When you want to build software — whether it’s the next essential mobile app or a standard ecommerce website — its construction is often thought of as a two-phase process.
First, your platform must be designed. The platform’s users must be studied, the screens and pages organized, the digital structure architected, and the colors, fonts and palettes chosen carefully for the user interface. And these are just a few highlights—the UX design process is an extensive undertaking.
Second, the platform undergoes development, where it’s actually engineered. It’s coded, tested, debugged, retested, and eventually is released, completing the platform’s long journey from ideation to launch.
The tech world tends to think of these as distinct, separate entities; because of this, many people consider going to one agency for their platform’s design, and then another for their development.
It’s not a completely baseless strategy. After all, doesn’t it make more sense to find highly specialized agencies that focus on a single phase of software creation, design or development?
It’s counterintuitive, but the answer is no — and it’s because design and development are not as independent as people think. In fact, to call them ‘independent’ at all would be misleading, as the two phases share connections that are imperative to the success of a project.
Design and development may look different, but their connection is undeniable (Source)
In this article, I’ll lay out why it’s much more prudent to find a digital agency that offers both design and development, and uncover just how intertwined the two phases really are.
When you hire an agency that offers one-stop shopping, you’re ensuring the smoothest possible transition as the platform passes from designers to engineers.
Designers at a full-scale digital agency understand the skillsets, workflow, and limitations of the development team they work alongside. They’re familiar with what design practices are going to make the job of the developers easier, and which ones will take hours to actually build.
Designers & developers must work in tandem — that’s difficult when you hire two different project teams (Source)
Similarly, developers understand the visual language their design-minded coworkers use, and are better equipped to realize their vision quicker and more efficiently. When dividing the design & development between companies, you surrender a key benefit to your platform’s success.
If you’re trusting the UX design of your platform to one agency and the development to another, you’re creating a disconnect between the two teams, and potentially disrupting the project workflow.
When you couple design & development at the same agency, you significantly accelerate the project life cycle, meaning your platform can hit the market earlier than your competitors.
This is partially due to the aforementioned alignment between the designers and software engineers, but that’s not the only boost the platform enjoys.
Whenever Codal inherits a project designed elsewhere, it’s our standard procedure to perform a UX content audit. This involves meticulously deconstructing the design we’ve been handed and diagnosing any positives or pain points.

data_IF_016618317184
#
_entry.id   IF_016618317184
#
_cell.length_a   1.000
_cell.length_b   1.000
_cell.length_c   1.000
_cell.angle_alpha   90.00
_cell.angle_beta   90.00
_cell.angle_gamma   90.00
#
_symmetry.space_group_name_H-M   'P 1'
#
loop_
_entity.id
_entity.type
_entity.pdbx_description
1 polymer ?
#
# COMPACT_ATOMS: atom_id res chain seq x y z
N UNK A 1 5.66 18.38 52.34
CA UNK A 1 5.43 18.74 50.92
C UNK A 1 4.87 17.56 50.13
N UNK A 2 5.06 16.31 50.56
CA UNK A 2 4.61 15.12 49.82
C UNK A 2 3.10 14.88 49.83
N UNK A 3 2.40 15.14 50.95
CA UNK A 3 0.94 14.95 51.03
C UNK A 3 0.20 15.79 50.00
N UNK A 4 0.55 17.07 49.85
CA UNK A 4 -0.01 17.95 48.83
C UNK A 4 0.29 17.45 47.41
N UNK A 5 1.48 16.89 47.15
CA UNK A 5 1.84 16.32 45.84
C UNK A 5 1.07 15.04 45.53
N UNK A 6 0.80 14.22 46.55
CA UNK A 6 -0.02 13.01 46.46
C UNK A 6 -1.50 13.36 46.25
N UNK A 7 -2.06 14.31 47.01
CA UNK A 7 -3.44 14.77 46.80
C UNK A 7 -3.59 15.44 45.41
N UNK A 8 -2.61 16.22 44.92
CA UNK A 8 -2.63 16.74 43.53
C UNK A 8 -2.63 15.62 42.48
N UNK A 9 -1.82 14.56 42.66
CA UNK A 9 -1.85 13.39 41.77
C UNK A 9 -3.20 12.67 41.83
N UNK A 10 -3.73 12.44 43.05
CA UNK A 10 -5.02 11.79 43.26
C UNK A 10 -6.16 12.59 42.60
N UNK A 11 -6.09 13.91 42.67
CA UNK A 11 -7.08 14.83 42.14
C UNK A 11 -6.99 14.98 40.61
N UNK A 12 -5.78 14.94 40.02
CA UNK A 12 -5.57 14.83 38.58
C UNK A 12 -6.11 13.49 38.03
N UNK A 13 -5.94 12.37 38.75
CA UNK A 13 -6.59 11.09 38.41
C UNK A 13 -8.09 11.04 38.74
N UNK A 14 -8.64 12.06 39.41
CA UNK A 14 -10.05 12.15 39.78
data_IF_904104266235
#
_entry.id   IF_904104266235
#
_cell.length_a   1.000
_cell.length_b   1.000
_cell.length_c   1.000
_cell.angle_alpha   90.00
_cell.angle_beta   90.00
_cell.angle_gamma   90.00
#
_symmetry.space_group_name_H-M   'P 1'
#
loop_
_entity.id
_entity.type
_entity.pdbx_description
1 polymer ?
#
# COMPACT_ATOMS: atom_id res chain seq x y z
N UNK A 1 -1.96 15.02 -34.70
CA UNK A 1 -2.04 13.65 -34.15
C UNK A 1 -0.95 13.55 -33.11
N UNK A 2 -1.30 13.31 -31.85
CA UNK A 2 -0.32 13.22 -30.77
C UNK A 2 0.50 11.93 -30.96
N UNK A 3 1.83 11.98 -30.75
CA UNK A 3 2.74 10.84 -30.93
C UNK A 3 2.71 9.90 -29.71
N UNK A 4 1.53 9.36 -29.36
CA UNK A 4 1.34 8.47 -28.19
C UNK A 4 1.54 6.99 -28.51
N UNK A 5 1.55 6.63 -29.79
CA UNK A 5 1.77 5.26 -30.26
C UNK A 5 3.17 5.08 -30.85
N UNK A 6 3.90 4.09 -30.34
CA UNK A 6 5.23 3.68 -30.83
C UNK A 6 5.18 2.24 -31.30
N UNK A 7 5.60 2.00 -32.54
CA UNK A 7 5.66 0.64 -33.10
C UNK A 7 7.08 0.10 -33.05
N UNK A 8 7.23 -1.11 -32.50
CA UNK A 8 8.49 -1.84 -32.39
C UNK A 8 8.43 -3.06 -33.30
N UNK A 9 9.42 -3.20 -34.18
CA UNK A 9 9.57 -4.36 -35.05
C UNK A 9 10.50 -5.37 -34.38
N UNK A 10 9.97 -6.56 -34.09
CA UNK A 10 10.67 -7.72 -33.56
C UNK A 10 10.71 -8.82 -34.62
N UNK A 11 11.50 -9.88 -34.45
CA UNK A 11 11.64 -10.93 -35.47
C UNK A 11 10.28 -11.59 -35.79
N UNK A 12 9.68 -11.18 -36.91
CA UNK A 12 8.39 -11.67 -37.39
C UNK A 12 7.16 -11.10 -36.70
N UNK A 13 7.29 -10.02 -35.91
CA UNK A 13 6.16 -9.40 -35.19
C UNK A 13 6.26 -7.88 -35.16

A diagram detailing UX content audit strategy (Source)
It’s to ensure the platform’s UX is feasible, and ultimately to ensure a successful end product. If we blindly code poor design that results in a shoddy platform, that reflects poorly on us — even when the offending design doesn’t have our name on it.
But when we design ourselves, we skip this step entirely, significantly slashing the project’s hours and costs. With a complete design & dev agency, you fast-forward your platform’s deployment.
When the connection between the design and engineering teams is severed, the platform’s success becomes much more susceptible. It exacerbates the risk factors inherent to any project and generates new ones as well.
Take the UX content audit mentioned earlier. If the design has obvious flaws, blemishes that completely mar the user experience or simply aren’t feasible to engineer, our UXers must correct them. This takes time, and consequently, money.
The difference between UX-only designers and ones that work for more comprehensive agencies is the latter knows what’s not feasible for the developers. They’re not going to create some complex design that will take hundreds of hours for the engineers to build.
In contrast, UX-only agencies won’t care about development. As soon as they create an impressive design (regardless of how much time or money it will cost to actually implement), their work is done.
You run this risk, and more, when choosing to separate your platform’s design and development.
All of the previously mentioned benefits of coupling design & dev, as well as the pitfalls of dividing the two processes, add up to a more coherent, consistent solution. You wouldn’t want a doctor to swap out halfway through surgery—you want a singular vision, a united project team.
The ‘specialization’ argument behind hiring two separate agencies collapses next to a company that offers both services, each team collaborating and operating like a fine-tuned machine.
When you marry design and engineering you create a more aligned, cohesive project team, cut costs and time to launch, and mitigate risk.
Want to learn more about digital agencies that do software double-duty? Codal’s design and development life cycle further details our processes, and describes how the two phases coalesce to create a world-class digital solution.